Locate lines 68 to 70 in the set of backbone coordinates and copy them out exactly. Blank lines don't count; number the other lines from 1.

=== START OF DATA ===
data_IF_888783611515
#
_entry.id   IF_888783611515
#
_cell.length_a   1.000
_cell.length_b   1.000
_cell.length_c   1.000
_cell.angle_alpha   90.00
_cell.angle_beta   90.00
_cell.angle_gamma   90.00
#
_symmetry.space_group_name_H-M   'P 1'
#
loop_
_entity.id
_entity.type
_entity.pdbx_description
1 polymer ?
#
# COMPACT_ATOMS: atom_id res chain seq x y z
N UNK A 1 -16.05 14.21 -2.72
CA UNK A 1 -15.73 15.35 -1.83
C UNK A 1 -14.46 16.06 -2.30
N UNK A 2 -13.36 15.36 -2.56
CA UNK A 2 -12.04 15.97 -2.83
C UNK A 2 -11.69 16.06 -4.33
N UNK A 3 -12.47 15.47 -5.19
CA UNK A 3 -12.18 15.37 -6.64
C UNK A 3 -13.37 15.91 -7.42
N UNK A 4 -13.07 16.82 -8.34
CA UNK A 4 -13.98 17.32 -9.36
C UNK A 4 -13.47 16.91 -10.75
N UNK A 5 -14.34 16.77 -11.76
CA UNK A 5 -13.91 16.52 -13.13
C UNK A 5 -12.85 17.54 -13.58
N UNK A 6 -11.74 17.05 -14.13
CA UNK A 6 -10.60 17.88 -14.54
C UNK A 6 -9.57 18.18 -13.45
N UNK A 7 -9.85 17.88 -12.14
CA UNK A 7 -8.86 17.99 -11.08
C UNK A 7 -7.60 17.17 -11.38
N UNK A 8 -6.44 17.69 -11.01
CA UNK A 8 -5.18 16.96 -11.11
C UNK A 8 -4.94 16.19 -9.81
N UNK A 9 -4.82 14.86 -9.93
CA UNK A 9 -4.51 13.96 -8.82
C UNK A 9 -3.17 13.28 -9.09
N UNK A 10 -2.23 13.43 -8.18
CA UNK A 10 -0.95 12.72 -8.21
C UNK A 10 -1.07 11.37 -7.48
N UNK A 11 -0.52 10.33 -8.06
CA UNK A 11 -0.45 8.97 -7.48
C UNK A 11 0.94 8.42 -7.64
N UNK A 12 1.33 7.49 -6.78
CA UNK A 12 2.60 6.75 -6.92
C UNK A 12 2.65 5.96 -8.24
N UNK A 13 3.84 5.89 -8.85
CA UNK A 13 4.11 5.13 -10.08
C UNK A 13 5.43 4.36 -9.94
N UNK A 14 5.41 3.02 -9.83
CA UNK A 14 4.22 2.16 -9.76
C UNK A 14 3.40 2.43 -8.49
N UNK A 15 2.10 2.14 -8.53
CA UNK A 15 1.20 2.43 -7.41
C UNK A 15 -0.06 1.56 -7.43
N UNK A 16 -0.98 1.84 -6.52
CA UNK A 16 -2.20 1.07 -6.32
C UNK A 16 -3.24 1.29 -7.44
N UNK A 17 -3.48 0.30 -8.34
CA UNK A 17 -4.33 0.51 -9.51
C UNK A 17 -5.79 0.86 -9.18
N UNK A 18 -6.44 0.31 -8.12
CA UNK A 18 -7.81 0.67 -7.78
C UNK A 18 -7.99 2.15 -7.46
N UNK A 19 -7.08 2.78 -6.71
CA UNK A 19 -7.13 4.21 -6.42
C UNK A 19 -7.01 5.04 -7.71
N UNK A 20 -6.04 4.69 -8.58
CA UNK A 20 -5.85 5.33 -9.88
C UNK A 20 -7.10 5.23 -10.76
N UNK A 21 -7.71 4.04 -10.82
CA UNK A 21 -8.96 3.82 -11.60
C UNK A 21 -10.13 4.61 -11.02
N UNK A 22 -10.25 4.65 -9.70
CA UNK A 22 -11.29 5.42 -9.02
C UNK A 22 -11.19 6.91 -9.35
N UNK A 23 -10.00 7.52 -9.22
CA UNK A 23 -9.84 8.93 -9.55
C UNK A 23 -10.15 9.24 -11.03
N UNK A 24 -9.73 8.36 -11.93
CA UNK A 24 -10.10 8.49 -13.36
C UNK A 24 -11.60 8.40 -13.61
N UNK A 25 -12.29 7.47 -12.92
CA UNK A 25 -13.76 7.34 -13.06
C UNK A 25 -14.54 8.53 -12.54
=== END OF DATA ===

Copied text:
C UNK A 16 -3.24 1.29 -7.44
N UNK A 17 -3.48 0.30 -8.34
CA UNK A 17 -4.33 0.51 -9.51